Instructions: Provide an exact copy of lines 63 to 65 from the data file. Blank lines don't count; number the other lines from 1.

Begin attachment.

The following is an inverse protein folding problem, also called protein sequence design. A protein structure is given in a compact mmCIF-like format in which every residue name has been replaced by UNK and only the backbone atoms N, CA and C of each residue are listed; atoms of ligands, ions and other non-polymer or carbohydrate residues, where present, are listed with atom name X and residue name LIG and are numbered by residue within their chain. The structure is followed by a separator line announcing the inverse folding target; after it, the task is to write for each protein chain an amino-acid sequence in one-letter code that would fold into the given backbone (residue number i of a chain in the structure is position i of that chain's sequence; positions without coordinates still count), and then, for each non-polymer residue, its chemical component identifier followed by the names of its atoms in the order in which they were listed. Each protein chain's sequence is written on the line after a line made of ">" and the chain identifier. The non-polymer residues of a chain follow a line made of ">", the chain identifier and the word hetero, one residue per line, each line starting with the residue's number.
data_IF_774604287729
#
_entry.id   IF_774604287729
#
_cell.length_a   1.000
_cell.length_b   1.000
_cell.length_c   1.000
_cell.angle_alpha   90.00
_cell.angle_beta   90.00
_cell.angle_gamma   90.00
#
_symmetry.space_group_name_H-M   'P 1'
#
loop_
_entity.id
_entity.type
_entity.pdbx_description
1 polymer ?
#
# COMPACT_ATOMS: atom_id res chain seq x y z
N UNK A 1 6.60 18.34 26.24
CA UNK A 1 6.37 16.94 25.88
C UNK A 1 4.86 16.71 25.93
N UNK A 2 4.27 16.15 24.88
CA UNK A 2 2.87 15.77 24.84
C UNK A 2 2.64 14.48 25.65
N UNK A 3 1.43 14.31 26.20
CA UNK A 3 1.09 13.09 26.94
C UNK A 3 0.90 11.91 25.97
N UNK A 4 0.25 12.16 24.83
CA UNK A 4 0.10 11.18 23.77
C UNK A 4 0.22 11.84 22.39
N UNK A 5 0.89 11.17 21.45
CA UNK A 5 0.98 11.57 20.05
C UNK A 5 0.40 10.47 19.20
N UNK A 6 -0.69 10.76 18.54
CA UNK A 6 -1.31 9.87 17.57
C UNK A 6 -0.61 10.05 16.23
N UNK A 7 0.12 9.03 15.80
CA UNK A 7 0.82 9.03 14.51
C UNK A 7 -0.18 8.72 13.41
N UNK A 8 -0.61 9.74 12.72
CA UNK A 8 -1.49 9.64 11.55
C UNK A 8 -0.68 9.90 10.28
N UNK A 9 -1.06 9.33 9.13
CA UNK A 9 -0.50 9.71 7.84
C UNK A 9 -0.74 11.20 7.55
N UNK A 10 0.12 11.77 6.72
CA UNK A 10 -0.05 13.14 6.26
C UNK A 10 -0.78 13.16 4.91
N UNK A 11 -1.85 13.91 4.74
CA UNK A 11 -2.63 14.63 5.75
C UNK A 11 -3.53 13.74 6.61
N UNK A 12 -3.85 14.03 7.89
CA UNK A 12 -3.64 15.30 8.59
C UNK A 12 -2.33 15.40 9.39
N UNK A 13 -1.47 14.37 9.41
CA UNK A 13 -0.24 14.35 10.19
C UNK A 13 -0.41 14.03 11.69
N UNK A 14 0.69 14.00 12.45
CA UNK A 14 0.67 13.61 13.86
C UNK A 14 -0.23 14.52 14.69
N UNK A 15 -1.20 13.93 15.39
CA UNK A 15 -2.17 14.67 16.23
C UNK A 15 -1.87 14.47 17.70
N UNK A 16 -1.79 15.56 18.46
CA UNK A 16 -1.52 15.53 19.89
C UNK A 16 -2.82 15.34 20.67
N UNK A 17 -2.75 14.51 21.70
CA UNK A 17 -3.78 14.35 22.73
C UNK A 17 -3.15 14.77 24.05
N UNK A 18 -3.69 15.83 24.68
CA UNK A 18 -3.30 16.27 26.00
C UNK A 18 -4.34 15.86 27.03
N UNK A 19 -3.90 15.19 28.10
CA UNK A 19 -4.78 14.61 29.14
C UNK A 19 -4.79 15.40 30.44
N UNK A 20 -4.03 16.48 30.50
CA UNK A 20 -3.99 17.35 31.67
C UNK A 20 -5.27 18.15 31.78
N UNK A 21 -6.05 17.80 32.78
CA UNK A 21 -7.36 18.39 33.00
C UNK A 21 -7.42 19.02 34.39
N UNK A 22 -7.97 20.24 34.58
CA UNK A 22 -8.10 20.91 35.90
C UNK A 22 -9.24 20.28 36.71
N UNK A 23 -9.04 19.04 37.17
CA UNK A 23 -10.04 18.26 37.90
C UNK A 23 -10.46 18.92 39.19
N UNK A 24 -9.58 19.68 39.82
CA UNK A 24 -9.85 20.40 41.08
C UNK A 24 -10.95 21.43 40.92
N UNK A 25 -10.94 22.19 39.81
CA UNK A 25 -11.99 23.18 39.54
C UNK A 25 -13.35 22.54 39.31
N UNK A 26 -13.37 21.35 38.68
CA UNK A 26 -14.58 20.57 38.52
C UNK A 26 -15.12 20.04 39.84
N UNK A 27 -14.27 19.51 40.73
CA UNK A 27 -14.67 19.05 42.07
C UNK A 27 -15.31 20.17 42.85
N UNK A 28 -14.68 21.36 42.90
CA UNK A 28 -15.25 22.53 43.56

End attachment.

C UNK A 14 -0.23 14.52 14.69
N UNK A 15 -1.20 13.93 15.39
CA UNK A 15 -2.17 14.67 16.23